Then of course, I had to tend to the needs of the broken-down, depression-era homestead that we had bought 15 years ago in the heart of Appalachia. In this category, I had a honey-do list consisting of more pages than War and Peace. We fled to this beautiful WV hollow in the 90's to escape our, believe-it-or-not, fairly good and almost "normal" suburban life in Pasco County, just north of Tampa/St. Pete. Nevertheless, I couldn't stand to live in the decaying civilization around me for one more day (and that was in the mid 90's!). We had originally intended to fix the place up and enjoy the rural-mountain lifestyle, but to date, have done neither. Anyway, after patching holes in the roof (which still leaks) chasing cows, feeding chickens, etc, etc, etc, I returned to St. Augustine, secure in the knowledge that the boat was as willing and eager to get to the rendezvous as I was. Wrong again.
Deja Vu. The minute I cleared the jetty and turned south, the motor conked out and wouldn't restart (this time, fortunately for me). I immediately assumed further problems with the electrical system and even began the eulogy for all three of my brand new batteries. No such luck. This time, ALL of the oil had leaked out of the motor into the bilge. This was "fortunate" in that the shutdown was in lieu of a 4-108 self-destruction of biblical proportions. Of course, I didn't know this at the time, so it was a rather sickening feeling. In any event, I didn't have time to grieve anyway, since the first in a long line of squalls had just arrived, right on cue.
Early on during the next few hours of storms, the main bilge pump and float switch were dislodged from their respective half-fast, dock-only mountings. Not much of a loss though, in that the bilge pump was never to work again anyway. Unbeknownst to oil-soaked me, it had also joined the ranks of the permanently unemployed, already-croaked, backup bilge pump, which was also bobbing around in the messy little BP coffin beneath my feet. It was too bad I hadn't brought my seafaring cat "Ferdinand" (he prefers "Ferdy") along with me. He could have at least warned me about the rising crude levels in the cabin.
This was all really bad timing (as if there could be good timing) in that the stuffing box had been leaking badly the whole way. Apparently, after so many years of sitting at the dock running only occasionally for short periods in neutral, even my limited minutes of motoring did in it's long-suffering stuffing. Oh well, that's why God made buckets and dirty laundry. I must say though, I was thoroughly impressed with the amount of oil-saturated bilge water a Westsail could hold with a little help from the main cabin. (Did you know that oil and water do mix as long as you keep shaking them vigorously?) Anyway, after my saltwater and oil martini were thoroughly shaken AND stirred (with me as the olive), I welcomed the next three days of windlessness as an opportunity to clean up the mess, which took every bit of those three days.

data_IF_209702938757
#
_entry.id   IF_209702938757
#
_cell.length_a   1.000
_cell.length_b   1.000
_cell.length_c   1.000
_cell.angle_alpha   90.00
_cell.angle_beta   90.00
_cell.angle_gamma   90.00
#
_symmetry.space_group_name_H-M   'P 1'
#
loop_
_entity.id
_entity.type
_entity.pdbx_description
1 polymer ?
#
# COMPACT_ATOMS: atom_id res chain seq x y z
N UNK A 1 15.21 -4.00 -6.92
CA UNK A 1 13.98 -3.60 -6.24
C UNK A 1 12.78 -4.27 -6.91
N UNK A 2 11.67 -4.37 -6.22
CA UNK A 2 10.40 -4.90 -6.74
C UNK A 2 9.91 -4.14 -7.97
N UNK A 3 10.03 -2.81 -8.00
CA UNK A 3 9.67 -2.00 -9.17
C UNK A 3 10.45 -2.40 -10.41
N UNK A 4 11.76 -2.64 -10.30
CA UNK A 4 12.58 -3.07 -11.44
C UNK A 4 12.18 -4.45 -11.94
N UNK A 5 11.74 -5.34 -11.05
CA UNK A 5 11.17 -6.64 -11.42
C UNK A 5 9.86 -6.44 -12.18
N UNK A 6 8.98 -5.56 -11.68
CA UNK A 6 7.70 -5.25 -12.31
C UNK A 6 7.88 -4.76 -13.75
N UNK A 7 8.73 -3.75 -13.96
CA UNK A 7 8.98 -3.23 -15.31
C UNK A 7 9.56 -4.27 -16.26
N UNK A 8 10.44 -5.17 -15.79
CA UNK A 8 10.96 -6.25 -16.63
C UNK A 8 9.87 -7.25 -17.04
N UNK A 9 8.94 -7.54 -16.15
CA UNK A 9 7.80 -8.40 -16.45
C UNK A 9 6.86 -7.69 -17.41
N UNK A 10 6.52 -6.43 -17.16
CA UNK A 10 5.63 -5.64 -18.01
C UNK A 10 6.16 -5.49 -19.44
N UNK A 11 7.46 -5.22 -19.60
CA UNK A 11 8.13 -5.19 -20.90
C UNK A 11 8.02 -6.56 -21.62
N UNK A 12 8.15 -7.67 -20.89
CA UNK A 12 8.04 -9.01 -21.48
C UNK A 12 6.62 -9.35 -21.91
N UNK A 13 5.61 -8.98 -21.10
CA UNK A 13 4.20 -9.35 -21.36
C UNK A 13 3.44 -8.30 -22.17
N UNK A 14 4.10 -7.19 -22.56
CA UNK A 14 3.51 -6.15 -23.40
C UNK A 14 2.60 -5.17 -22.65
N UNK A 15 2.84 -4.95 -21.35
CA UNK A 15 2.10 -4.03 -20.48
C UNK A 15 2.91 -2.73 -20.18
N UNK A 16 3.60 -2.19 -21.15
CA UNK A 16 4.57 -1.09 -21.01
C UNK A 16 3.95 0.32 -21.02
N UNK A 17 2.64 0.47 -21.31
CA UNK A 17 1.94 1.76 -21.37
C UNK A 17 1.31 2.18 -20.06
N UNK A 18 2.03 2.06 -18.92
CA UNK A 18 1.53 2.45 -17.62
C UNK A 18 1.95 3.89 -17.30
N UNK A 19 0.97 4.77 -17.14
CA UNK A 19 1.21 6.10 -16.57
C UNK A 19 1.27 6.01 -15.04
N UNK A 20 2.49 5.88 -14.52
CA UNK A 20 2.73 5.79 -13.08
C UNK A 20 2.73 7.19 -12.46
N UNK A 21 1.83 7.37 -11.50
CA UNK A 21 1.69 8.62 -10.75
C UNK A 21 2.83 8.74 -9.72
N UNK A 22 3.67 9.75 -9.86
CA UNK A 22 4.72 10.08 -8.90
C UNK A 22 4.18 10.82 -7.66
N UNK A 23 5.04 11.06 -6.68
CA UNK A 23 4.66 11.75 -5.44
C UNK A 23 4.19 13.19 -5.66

Actually, I had noticed oil in the bilge while in St. Augustine. I had even called the previous owner who incredulously told be that it must have been "a little spill" that had occurred the last time he topped off the oil (if he ever did). Having done the same thing in St. Augustine (topped it off, not spilled it) I couldn't have known that a fatal leak had snuck onto the stage, ready to drain the engine of its life-sustaining blood at the start of act III. This, of course, was the moment I left St. Augustine in an outgoing tide and west wind. The good news in all of this was that it didn't matter that my slippery, black, bare foot dropped me hard onto the gearshift cable in the engine compartment, snapping it off at the adjusting nut. I wasn't going do be doing any motoring anyway, so "no harm" (except to my bleeding foot) no foul!"